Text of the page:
BALTIMORE — Believe it or not, scientists have not yet zoned in on the full range of symptoms COVID-19 can cause. Early reports from Wuhan, China show that more than a third of coronavirus patients (36%) exhibit neurological symptoms. It’s remained unclear if the virus infects brain cells, or if these symptoms are the byproduct of other things going on in the body. Using “miniature brains” created in their laboratories, Johns Hopkins scientists now show that the SARS-CoV-2 virus can infect brain cells directly.
These futuristic mini brains are a type of organoid — a tissue culture grown from human cells that simulates an organ. Researchers think the coronavirus might be able to infect brain cells because some cells express the receptor ACE2. Previous research has shown that ACE2 is a receptor protein which creates an entryway for the SARS-CoV-2 virus into the lungs. Researchers guessed the coronavirus might use this pathway in the brain as well.
Can SARS-CoV-2 pass the blood brain barrier?
It’s usually quite difficult for the brain to get infected since it has a special line of defense called the “blood brain barrier.” This layer of protection serves to shield the brain from many viruses and bacteria.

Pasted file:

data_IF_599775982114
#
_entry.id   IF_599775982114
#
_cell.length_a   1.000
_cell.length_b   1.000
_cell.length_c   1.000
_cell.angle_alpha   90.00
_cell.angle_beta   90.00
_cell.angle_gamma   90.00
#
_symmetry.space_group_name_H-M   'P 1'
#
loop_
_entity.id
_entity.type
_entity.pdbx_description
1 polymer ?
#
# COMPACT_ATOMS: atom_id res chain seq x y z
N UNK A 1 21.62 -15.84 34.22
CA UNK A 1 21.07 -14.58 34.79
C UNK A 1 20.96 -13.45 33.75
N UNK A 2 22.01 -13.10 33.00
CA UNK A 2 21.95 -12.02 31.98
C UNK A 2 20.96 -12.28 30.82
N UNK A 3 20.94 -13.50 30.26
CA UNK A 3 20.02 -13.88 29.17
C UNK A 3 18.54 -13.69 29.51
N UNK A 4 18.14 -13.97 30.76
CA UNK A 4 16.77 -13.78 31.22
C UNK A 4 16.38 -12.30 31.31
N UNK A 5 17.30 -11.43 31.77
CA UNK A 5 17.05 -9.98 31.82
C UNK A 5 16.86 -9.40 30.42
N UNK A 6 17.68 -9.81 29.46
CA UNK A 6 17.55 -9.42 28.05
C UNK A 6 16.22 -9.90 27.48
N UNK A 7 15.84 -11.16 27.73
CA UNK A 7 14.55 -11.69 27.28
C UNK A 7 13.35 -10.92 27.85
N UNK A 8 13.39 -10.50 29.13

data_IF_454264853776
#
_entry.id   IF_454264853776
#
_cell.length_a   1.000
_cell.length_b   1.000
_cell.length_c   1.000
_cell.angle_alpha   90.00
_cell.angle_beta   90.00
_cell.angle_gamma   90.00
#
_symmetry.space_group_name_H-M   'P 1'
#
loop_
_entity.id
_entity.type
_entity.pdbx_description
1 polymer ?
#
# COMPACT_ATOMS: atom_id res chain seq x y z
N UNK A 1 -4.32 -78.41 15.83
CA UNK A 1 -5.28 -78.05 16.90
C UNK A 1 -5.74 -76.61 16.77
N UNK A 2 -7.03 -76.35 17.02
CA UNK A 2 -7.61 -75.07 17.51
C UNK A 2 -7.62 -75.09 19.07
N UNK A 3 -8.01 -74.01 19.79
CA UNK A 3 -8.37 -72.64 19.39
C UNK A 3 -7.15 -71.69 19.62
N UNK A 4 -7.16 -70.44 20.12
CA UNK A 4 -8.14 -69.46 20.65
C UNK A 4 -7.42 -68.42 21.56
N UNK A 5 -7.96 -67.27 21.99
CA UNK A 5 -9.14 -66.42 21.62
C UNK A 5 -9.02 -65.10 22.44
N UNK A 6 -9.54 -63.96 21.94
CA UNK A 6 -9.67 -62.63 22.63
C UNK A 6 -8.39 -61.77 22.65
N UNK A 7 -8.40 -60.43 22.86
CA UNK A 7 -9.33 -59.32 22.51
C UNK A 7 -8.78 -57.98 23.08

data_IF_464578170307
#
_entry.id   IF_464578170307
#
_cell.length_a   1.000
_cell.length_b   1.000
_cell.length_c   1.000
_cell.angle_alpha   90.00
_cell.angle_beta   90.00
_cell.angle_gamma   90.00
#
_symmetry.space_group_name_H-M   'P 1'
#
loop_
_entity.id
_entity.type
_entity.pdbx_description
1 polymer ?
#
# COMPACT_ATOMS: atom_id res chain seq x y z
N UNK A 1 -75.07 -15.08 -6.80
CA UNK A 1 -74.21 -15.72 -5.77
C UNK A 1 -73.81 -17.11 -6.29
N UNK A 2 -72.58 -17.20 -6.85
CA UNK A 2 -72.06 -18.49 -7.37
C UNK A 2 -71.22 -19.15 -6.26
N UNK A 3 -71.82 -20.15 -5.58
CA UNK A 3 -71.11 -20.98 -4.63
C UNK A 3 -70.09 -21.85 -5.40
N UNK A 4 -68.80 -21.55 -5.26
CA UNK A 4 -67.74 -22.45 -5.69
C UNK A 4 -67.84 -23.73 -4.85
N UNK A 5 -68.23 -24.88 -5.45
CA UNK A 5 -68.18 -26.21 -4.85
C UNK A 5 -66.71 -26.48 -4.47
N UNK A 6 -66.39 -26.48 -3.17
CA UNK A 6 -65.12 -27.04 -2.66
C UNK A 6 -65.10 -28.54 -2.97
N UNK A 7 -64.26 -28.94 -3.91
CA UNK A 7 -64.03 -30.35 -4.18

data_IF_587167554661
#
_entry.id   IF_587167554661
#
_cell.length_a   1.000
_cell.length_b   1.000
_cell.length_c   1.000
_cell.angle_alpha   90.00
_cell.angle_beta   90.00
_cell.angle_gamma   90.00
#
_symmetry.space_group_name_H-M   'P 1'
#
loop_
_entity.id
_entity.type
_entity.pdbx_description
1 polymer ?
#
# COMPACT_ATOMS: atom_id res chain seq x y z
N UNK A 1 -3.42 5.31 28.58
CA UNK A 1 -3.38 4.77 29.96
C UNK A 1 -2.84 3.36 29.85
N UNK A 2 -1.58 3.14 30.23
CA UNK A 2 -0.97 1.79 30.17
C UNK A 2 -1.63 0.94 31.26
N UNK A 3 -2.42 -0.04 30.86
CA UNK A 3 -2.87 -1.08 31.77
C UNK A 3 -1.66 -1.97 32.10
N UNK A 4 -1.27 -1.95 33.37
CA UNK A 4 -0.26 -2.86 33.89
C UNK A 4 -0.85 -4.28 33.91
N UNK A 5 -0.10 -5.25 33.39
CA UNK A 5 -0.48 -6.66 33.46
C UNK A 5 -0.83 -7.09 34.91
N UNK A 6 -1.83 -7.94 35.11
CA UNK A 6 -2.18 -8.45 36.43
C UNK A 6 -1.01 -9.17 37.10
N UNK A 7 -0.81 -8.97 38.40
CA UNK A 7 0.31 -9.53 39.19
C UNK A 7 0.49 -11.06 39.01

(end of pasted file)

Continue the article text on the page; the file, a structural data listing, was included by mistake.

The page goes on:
“Whether or not the SARS-CoV-2 virus passes this barrier has yet to be shown,” explains senior author Thomas Hartung, M.D., Ph.D., chair for evidence-based toxicology at the Bloomberg School of Public Health at Hopkins, in a press release. “However, it is known that severe inflammations, such as those observed in COVID-19 patients, make the barrier disintegrate.”
When researchers introduced the SARS-CoV-2 to the mini brains, the virus was able to pass the blood brain barrier and infect the brains directly.
Warning for pregnant women
The authors note one big implication from the results of their experiments for women. During its earliest stages of development, the brain lacks a functional blood brain barrier, and the ACE2 receptor is already present in some cells. Extra precautions should be taken during pregnancy to prevent infection of the embryo.
“This study is another important step in our understanding of how infection leads to symptoms, and where we might tackle the COVID-19 disease with drug treatment,” concludes Dr. William Bishai, a professor of medicine at the Johns Hopkins University School of Medicine, and leader of the infectious disease team for the study.
The study is published in Altex: Alternatives to Animal Experimentation.
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